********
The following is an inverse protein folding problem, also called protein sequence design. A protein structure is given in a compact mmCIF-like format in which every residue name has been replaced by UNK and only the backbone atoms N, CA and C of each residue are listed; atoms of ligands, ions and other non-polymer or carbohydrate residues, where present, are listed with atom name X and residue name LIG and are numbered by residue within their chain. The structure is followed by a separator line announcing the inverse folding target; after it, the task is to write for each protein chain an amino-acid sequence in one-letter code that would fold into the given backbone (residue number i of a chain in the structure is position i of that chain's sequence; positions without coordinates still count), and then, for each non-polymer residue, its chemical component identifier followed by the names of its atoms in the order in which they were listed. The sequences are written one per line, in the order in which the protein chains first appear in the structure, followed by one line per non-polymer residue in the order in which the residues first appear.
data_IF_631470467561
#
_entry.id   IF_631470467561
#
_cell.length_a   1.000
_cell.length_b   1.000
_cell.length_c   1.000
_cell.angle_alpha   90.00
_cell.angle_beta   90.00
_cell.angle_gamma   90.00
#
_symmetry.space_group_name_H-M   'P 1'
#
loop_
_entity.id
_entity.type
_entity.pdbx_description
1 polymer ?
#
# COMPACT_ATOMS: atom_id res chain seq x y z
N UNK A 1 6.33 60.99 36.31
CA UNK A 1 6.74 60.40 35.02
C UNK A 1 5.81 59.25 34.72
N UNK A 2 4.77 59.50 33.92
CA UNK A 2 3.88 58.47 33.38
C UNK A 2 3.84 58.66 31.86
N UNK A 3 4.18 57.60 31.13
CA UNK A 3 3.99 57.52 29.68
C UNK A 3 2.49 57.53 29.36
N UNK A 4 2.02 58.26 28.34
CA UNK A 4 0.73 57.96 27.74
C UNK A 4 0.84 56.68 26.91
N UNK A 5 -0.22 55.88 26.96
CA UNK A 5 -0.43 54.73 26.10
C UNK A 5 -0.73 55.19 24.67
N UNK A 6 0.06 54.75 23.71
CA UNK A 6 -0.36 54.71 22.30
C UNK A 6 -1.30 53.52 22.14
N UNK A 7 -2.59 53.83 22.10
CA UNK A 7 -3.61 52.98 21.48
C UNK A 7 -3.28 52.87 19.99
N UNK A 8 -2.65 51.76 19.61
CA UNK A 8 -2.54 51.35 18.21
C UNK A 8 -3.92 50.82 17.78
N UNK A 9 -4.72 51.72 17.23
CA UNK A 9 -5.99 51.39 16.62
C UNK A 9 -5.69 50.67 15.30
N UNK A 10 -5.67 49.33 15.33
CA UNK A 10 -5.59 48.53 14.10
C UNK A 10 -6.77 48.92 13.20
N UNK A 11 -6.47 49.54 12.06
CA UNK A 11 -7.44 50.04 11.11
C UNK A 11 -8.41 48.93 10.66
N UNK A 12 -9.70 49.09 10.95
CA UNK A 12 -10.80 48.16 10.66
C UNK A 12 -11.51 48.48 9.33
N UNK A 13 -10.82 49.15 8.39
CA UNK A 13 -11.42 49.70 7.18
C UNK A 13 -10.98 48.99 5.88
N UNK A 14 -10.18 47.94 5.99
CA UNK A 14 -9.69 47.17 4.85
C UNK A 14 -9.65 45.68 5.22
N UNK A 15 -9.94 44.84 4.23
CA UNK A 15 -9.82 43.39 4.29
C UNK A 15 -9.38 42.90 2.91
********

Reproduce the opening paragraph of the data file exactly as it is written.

The following is an inverse protein folding problem, also called protein sequence design. A protein structure is given in a compact mmCIF-like format in which every residue name has been replaced by UNK and only the backbone atoms N, CA and C of each residue are listed; atoms of ligands, ions and other non-polymer or carbohydrate residues, where present, are listed with atom name X and residue name LIG and are numbered by residue within their chain. The structure is followed by a separator line announcing the inverse folding target; after it, the task is to write for each protein chain an amino-acid sequence in one-letter code that would fold into the given backbone (residue number i of a chain in the structure is position i of that chain's sequence; positions without coordinates still count), and then, for each non-polymer residue, its chemical component identifier followed by the names of its atoms in the order in which they were listed. The sequences are written one per line, in the order in which the protein chains first appear in the structure, followed by one line per non-polymer residue in the order in which the residues first appear.